Friday, October 25, 2013

Charleston: Mansions, slaves, and Gullah cuisine

October 25, 2013, Charleston, S.C.--Charleston, S.C., has been on my list of places to visit. Now I can say I have been there.

In some ways, Charleston reminded me of New Orleans, with its grand old homes, riverfront views, narrow streets, its history, and its traffic. Yes, traffic. For a city that isn’t really that big, Charleston has a real traffic problem.

Yesterday, while Jim was trying to solve another electrical problem (it turned out to be the RV park’s problem, not ours), I went into Charleston on my own. The day before, we had driven into the historic downtown area and gathered brochures at the Visitors Center, where we discovered that the city offers three free trolley car rides to tourists (as well as to residents). I intended to park in one of the public lots somewhere along one of the main streets (Meeting St. or King St.) and catch a trolley for an unguided tour.
The fountain in Battery Park was dyed pink in honor of breast cancer awareness.

I drove around for at least 30 minutes (maybe longer), looking for a place to park. Every lot was full. My dilemma reminded me of the last time I had gone into New Orleans before moving back to Indiana: I had wanted to take some final pictures, and drove into the city. Unfortunately, I could not find a parking place, so I gave up and went back home. I never did take any pictures of landmarks in New Orleans.

I didn’t give up so easily yesterday. Instead, I drove back to the Visitors Center and parked there. I caught the Green Line Trolley and rode it around until it arrived at Market St. I wandered the four blocks of open-air market buildings, which have stood there since 1807, bought some excellent pralines for dessert, and then re-caught the trolley and headed home.
The open-air market extends for four blocks and has stood in the same place since it was opened in 1807.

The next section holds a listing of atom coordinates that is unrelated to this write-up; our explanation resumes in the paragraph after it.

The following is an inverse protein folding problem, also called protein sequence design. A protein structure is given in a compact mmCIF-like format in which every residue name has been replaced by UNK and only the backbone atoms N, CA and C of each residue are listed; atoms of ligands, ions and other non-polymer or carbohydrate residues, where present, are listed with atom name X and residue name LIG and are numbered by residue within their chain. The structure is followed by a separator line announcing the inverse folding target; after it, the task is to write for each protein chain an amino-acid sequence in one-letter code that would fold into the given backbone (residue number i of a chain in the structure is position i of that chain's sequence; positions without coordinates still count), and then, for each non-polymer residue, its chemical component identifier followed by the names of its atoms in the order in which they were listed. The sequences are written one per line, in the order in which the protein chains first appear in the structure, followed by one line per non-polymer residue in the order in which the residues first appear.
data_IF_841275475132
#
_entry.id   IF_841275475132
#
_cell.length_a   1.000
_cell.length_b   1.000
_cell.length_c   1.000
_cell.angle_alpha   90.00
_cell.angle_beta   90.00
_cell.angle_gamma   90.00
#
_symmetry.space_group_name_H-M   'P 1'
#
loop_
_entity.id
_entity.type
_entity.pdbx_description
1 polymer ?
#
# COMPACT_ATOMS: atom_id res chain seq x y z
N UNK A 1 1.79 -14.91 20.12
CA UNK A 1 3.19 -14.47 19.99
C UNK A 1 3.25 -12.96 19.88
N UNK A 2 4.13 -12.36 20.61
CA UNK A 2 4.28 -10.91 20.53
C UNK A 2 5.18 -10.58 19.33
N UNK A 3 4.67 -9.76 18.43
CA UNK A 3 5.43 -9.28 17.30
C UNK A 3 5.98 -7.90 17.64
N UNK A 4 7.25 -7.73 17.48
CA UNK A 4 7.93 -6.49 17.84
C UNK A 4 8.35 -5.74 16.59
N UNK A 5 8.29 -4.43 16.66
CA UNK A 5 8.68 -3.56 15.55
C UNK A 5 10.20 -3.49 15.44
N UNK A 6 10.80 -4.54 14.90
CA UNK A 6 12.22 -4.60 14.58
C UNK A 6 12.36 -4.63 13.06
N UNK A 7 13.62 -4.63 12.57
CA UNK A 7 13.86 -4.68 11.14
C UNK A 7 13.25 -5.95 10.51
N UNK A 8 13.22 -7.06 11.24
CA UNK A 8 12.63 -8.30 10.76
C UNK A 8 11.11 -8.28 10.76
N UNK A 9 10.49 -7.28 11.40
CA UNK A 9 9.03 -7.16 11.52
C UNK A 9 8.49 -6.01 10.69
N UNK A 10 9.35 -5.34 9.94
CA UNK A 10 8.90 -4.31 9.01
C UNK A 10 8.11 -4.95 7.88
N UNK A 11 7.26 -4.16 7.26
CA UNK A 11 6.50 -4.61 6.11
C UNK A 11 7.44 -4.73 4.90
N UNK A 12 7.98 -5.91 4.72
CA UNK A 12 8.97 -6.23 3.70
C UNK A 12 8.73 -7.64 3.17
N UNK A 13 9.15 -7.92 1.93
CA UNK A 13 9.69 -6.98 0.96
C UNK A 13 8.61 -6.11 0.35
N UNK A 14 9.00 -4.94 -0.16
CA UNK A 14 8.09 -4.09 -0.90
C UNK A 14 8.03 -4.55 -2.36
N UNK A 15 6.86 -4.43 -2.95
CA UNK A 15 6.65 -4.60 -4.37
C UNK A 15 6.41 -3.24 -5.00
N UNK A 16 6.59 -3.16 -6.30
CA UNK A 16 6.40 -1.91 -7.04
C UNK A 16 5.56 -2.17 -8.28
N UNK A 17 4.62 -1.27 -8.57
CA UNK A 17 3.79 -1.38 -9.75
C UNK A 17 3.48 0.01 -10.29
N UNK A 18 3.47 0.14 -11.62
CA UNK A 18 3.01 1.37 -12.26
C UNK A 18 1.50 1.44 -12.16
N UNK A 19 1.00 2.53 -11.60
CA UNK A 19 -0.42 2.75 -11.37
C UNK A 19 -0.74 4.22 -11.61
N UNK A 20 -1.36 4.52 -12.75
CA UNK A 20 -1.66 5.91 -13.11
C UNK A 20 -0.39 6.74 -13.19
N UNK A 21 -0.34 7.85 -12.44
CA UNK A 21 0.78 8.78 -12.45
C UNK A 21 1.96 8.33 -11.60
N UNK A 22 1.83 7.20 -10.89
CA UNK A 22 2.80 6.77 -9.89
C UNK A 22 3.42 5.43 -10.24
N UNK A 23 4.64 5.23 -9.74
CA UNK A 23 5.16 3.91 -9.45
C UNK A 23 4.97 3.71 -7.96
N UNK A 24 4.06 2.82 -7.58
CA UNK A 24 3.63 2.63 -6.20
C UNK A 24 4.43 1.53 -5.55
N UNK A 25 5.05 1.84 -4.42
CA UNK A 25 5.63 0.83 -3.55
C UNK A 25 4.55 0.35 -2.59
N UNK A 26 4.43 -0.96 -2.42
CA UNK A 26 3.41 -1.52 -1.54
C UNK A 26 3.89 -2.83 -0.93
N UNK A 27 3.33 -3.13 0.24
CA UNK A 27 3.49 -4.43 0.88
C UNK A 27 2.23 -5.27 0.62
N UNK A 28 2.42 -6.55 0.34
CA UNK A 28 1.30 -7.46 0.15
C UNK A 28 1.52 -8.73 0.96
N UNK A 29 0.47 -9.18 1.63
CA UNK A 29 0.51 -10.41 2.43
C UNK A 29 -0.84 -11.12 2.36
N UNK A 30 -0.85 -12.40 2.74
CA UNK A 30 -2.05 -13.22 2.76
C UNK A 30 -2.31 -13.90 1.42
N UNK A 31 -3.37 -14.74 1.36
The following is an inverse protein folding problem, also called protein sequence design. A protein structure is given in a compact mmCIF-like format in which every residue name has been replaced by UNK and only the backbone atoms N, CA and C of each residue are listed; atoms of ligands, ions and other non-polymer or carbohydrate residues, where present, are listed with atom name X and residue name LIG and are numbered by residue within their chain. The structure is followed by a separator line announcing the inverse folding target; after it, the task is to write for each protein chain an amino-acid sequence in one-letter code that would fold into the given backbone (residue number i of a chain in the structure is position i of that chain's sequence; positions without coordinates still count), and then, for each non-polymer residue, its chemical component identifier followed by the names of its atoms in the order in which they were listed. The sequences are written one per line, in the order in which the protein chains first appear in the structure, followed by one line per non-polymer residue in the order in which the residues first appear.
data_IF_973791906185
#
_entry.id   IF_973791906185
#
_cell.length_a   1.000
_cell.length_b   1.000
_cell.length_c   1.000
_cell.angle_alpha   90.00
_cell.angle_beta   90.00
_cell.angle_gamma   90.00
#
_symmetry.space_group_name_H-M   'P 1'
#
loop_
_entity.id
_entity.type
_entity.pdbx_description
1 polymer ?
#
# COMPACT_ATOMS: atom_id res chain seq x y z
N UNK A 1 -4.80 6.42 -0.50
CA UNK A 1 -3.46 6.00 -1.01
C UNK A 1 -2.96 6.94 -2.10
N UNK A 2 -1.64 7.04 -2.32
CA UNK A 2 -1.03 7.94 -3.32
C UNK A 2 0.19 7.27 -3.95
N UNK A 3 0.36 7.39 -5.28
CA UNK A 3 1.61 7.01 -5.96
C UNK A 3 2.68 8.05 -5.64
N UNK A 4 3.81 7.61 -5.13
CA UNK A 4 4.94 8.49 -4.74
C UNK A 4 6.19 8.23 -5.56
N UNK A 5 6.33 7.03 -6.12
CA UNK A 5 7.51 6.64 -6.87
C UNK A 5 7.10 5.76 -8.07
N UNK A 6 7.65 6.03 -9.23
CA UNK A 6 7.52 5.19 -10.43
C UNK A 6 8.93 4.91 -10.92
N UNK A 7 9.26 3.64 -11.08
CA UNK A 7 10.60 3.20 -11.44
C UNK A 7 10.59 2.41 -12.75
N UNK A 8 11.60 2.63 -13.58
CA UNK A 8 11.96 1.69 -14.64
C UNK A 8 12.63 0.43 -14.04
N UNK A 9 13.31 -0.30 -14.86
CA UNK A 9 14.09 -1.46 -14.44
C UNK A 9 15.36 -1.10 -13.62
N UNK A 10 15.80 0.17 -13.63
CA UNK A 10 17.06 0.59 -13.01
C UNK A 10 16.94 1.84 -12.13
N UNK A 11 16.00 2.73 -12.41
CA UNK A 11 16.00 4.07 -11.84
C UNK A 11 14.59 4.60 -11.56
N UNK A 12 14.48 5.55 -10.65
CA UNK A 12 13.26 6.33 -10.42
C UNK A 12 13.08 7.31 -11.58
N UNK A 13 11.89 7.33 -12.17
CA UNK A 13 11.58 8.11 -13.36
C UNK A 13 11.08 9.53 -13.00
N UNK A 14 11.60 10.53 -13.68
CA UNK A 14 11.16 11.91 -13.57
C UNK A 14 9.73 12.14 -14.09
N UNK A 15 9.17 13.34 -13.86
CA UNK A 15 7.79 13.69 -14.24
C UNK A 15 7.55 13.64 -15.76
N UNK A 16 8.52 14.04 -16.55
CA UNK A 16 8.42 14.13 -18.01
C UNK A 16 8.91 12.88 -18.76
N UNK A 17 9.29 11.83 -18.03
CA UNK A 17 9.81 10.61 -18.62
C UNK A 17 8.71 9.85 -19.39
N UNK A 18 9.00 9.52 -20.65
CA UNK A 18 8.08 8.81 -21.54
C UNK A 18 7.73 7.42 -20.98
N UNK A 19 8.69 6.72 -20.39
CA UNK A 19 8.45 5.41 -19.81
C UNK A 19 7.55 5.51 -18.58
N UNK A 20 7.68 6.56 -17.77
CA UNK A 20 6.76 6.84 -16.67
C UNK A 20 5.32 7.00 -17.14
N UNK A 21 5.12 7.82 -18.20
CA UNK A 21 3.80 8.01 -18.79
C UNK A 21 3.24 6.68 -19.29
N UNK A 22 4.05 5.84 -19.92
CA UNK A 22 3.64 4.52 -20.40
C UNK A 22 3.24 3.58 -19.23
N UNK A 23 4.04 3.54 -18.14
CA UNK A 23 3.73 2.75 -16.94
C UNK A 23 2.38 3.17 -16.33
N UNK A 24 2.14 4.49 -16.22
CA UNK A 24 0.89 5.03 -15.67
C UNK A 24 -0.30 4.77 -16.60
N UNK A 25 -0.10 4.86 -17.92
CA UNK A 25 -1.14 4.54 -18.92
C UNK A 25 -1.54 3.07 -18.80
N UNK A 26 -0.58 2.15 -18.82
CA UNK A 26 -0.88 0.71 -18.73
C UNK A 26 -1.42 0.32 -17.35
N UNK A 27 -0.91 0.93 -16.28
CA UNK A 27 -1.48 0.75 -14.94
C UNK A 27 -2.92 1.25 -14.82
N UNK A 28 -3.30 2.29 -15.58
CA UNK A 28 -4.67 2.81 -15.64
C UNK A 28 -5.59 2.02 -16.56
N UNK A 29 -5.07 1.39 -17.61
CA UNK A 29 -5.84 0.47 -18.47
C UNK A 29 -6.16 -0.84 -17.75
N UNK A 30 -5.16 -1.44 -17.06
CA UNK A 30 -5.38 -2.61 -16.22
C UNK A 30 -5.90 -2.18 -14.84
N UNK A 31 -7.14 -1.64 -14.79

The old mansions in Charleston are quaint and beautiful. We noticed that many of the mansions face inward. We later learned that they were built with their front porches either facing west or south to catch the best sun as well as the sea breezes. 
A mansion whose front porches face inward rather to the street.

Jim and I are not “into” mansions and plantations, so we did not take a city tour. Instead, we took a Gullah Geechee Culture Tour.

Gullah (also known as Geechee) is a culture and a language spoken by the slaves who were brought to the area from Africa. This invented language is a hodgepodge of English and African languages. It is still spoken by some Gullah peoples who live on the barrier islands in South Carolina and Georgia, but it is a dying language and culture.

Our tour guide took us around the city and two of the barrier islands and explained slavery and the Gullah culture in Charleston. It was a very informative two and a half hours.
Slave quarters on one of the barrier island plantations.
A cemetery for blacks. This tombstone is for Porgy, upon whom the opera Porgy and Bess was based. His mother's tombstone is behind his. The cemetery began as a slave cemetery. However, slaves did not have tombstones.
The 1400-year-old Angel oak, which stands on land that was part of Abraham Waight's 1717 land grant. The tree is really probably about 400 years old. Legend has it that ghosts of slaves dance around the tree. 

After the tour finished, we found a Gullah restaurant the guide recommended. I had a Gullah specialty of rice, sausage, chicken, and shrimp. I would liken it to jambalaya, although the spices were different and it was not tomato-based. Jim had a seafood bisque with Gullah red rice (a spicy rice; Gullahs eat rice with all their meals). The lunch was typical low-country and excellent.

With lunch under our belts, we found Patriot’s Point, a park and sports complex area that is home to the USS Yorktown (a WWII aircraft carrier). We also found a memorial to South Carolinian submariners--a replica of a submarine with the sail (conning tower) and the rudder from two different boats.
USS Yorktown aircraft carrier

The submarine memorial In Patriots Point

Charleston has a lot of museums and is a repository of history. It is where the Civil War began, with the attack on Fort Sumter. If I were to come back, I think I would want to visit some of these museums. But for now, we passed on them.

Tomorrow we head on home.

It has been a good trip.

Until later,

Your Reluctant RoVer,

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